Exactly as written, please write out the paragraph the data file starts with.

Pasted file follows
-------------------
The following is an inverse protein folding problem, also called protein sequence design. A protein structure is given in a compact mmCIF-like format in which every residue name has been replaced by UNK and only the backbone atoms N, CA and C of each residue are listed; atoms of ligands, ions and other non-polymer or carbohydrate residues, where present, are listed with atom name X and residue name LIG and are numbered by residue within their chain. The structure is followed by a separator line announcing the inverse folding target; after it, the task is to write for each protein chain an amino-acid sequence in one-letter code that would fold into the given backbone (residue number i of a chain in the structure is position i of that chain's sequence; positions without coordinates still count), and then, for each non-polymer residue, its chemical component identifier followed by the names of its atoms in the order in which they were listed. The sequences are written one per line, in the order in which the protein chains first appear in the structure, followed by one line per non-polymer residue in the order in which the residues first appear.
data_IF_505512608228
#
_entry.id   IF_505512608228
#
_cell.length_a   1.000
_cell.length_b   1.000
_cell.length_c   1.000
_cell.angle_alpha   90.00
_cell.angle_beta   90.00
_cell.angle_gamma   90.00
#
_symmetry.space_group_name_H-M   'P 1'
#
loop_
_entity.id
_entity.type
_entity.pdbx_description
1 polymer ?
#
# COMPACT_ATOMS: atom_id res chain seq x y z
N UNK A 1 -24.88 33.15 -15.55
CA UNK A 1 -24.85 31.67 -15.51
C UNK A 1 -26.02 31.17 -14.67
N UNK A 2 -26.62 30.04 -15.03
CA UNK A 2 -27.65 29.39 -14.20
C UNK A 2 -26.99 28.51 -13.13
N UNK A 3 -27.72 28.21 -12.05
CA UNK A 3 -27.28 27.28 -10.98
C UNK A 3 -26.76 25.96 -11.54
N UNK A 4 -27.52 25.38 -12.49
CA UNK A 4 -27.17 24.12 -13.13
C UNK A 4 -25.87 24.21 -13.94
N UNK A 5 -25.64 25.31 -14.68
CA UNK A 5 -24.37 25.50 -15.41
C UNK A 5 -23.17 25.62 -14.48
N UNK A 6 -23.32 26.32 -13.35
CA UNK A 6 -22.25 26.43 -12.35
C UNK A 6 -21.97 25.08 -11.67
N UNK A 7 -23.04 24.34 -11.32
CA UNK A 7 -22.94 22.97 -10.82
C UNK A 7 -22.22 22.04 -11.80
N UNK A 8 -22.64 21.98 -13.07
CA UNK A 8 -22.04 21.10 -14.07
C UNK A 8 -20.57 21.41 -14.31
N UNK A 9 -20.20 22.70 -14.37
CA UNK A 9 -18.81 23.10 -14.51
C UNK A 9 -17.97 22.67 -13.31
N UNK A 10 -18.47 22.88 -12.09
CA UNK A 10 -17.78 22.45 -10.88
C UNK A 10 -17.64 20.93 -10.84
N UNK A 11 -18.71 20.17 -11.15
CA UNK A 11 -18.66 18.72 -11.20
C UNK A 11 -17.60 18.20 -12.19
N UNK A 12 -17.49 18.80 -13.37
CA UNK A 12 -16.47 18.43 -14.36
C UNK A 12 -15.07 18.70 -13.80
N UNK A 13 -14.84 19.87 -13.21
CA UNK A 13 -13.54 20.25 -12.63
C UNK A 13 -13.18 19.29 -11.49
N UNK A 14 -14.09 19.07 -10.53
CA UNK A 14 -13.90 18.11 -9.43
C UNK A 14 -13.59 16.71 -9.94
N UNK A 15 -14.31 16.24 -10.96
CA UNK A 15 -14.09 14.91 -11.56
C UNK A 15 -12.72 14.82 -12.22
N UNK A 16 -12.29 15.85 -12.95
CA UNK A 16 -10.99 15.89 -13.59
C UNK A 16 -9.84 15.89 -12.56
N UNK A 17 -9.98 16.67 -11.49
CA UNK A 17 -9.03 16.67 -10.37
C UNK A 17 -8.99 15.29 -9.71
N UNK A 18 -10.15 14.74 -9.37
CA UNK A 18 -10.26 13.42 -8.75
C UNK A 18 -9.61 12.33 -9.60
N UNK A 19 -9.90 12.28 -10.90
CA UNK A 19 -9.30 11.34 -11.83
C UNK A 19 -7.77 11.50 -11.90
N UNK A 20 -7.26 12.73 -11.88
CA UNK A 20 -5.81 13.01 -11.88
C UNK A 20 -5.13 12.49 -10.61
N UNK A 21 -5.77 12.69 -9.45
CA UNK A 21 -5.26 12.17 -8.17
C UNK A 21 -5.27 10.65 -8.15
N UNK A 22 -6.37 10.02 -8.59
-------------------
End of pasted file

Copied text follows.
The following is an inverse protein folding problem, also called protein sequence design. A protein structure is given in a compact mmCIF-like format in which every residue name has been replaced by UNK and only the backbone atoms N, CA and C of each residue are listed; atoms of ligands, ions and other non-polymer or carbohydrate residues, where present, are listed with atom name X and residue name LIG and are numbered by residue within their chain. The structure is followed by a separator line announcing the inverse folding target; after it, the task is to write for each protein chain an amino-acid sequence in one-letter code that would fold into the given backbone (residue number i of a chain in the structure is position i of that chain's sequence; positions without coordinates still count), and then, for each non-polymer residue, its chemical component identifier followed by the names of its atoms in the order in which they were listed. The sequences are written one per line, in the order in which the protein chains first appear in the structure, followed by one line per non-polymer residue in the order in which the residues first appear.